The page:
Determinants of Consumption and Savings Behavior in Developing Countries

The World Bank Economic Review (Impact Factor: 1.13). 02/1989; 3(3):379-93. DOI: 10.1093/wber/3.3.379
Source: RePEc


The determinants of savings generally and the specific effects of government policies on savings and consumption are pivotal forces in investment and economic growth. The Hall hypothesis states that consumption is a function of lifetime (“permanent”) income, rather than income in each period independently. Changes in interest and tax rates, money supply, or government expenditure will affect permanent income and hence consumption and savings only if they are unexpected and thus not already incorporated in the estimation of permanent income. We are unable to reject the Hall hypothesis in tests for developing countries when we allow for varying interest rates. We do find evidence of a negative effect of inflation on consumption, and a positive relationship between the real interest rate and consumption. The evidence for the Hall hypothesis also suggests that Ricardian equivalence may be valid—this is Barro's hypothesis that the effect on savings is the same whether government deficits are financed through taxation or debt. Our preliminary testing, however, does not support Ricardian equivalence.

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Available from: Lakshmi Raut, Jul 02, 2014
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    • "Furthermore, especially, due to lack of available and/or reliable long-run data in case of developing countries like Turkey, it is not feasible to consider in empirical studies on consumption. Therefore, most of empirical studies estimating the effects of government policies, i.e. raising taxes, for developing countries are based on estimations of Keynesian consumption functions (Raut and Virmani, 1990). So, in this paper we prefer to analyze the effects of tax shocks on the components of private consumption expenditure in the context of Keynesian consumption theory, but with a newly developed as well as more suitable econometrical model for fiscal policy related studies, the SVAR. "
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    ABSTRACT: The purpose of this paper is to analyze empirically the short- and long-run effects of tax shocks on private consumption expenditure on component basis in Turkey. To do so, first, we decomposed private consumption expenditure into four major sub-categories, including food, education, and transportation, among others. And then, we employed a Structural VAR (SVAR) model which was calibrated to quarterly data set for the period 2003:Q12013:Q3. Specifically, our empirical findings show that the effects of tax shocks on the components of private consumption expenditure differ in the short- and long-run. In the short-run, all the taxes which we considered have a significant effect on the components of private consumption expenditure, whereas in the long-run only two taxes the VAT and the personal income tax– affect it. However, it is important to highlight that the components of private consumption expenditure are much more affected by the VAT in the both short- and long-run. In brief, the findings reveal that the effects of tax shocks on private consumption expenditure shows difference, changing according to sorts of taxes, components of the expenditure, and the length of period.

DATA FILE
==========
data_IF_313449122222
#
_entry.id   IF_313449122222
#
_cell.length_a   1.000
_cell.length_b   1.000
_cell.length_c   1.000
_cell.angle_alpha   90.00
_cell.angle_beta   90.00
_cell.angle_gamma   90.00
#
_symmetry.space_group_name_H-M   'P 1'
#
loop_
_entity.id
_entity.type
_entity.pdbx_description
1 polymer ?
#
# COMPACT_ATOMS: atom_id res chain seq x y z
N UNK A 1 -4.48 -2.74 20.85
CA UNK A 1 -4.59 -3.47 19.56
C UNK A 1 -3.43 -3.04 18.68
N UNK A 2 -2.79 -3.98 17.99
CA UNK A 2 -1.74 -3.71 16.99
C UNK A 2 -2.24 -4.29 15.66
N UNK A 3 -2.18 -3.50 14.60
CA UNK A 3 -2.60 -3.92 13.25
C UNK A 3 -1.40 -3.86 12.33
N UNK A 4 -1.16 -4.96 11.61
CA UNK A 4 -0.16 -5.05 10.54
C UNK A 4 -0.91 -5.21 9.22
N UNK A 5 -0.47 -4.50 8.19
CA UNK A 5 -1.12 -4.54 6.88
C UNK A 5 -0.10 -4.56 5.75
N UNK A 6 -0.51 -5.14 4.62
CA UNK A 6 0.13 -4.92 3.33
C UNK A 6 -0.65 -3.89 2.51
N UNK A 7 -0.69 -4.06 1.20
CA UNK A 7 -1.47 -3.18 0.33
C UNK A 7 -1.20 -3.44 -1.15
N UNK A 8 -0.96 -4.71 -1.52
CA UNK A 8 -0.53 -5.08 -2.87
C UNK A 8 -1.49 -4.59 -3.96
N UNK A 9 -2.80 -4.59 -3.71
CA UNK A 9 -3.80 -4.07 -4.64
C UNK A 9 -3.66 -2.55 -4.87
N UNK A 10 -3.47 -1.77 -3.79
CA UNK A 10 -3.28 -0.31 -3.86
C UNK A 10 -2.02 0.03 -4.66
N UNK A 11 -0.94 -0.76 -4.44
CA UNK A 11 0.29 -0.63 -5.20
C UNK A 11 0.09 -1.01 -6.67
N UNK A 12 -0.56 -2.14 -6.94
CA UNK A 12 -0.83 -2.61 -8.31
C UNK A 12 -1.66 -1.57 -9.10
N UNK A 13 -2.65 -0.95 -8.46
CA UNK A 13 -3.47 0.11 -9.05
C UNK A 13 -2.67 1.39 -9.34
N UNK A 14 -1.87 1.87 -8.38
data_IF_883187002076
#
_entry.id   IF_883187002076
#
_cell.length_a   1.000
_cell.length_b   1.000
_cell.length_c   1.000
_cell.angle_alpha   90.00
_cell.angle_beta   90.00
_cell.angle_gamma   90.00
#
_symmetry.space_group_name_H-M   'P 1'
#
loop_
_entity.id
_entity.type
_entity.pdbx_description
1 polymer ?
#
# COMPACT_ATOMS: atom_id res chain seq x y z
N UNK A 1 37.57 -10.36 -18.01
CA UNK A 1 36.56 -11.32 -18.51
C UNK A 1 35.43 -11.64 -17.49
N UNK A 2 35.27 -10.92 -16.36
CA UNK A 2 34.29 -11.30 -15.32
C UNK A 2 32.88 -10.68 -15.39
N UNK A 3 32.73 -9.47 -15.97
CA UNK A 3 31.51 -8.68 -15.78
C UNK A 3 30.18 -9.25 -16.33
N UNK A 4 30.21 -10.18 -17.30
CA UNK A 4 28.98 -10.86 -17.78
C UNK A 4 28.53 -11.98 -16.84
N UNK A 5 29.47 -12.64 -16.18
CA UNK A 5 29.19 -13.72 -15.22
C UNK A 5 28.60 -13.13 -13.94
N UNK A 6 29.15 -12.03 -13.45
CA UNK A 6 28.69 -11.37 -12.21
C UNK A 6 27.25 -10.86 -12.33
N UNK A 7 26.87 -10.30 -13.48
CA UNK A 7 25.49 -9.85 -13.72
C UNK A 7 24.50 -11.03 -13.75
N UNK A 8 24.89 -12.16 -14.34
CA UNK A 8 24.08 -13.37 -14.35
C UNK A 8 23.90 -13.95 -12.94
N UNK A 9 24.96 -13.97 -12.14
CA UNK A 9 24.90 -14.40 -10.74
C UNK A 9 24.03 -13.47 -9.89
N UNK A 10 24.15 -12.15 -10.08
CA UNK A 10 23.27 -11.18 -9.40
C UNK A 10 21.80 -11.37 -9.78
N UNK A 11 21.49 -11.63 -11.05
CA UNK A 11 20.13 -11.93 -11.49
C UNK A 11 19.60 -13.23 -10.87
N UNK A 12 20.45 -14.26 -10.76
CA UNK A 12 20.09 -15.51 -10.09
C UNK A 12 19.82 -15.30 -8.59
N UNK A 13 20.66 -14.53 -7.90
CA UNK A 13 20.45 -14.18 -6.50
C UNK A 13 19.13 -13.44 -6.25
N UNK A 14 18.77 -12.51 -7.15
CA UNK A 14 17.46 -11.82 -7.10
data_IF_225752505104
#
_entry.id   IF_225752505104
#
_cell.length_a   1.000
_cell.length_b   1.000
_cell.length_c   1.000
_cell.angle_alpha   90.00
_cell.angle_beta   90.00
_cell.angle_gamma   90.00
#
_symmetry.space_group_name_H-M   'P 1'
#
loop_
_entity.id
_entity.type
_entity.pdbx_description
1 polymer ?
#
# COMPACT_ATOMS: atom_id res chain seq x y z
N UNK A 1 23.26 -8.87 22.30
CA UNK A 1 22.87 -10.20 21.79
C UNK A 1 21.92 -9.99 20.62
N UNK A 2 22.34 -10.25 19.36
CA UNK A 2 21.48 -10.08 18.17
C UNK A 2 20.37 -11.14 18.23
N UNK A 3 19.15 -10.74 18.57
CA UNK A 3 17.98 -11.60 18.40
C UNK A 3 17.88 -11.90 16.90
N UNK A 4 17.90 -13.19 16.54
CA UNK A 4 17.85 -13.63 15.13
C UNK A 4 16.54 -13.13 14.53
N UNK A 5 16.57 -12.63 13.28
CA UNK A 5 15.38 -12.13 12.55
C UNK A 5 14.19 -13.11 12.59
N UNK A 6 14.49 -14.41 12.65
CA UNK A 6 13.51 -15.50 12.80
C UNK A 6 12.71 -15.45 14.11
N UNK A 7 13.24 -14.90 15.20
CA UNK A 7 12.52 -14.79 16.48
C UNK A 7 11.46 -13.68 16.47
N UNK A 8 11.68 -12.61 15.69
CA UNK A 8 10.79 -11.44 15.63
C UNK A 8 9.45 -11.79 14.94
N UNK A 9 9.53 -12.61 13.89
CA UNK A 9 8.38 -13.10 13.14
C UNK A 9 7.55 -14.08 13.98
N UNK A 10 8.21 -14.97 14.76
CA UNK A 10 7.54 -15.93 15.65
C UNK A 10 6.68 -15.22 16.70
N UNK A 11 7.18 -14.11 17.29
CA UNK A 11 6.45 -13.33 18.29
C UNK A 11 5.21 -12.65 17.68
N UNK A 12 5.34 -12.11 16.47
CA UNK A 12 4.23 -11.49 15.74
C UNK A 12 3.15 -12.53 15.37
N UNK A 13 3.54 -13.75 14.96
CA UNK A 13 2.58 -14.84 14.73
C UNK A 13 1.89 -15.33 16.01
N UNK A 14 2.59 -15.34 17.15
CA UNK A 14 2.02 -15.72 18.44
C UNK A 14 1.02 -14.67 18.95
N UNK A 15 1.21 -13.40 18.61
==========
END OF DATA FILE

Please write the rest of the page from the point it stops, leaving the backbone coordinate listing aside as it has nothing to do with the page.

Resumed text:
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    ABSTRACT: This paper investigates the empirical relevance of the permanent income/life cycle hypothesis under rational expectations (REPIH) within the context of the small open developing economies of the Caribbean region. The evidence presented would tend to strongly reject the REPIH for all cases except the inconclusive case of Barbados. Generally, the coefficient on the expected income term is highly significant probably implying the existence of liquidity constraint due to imperfect capital markets.
    The North American Journal of Economics and Finance 03/1992; 3(1-3):21-37. DOI:10.1016/1062-9408(92)90010-O · 0.76 Impact Factor
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    Handbook of Development Economics 02/1993;
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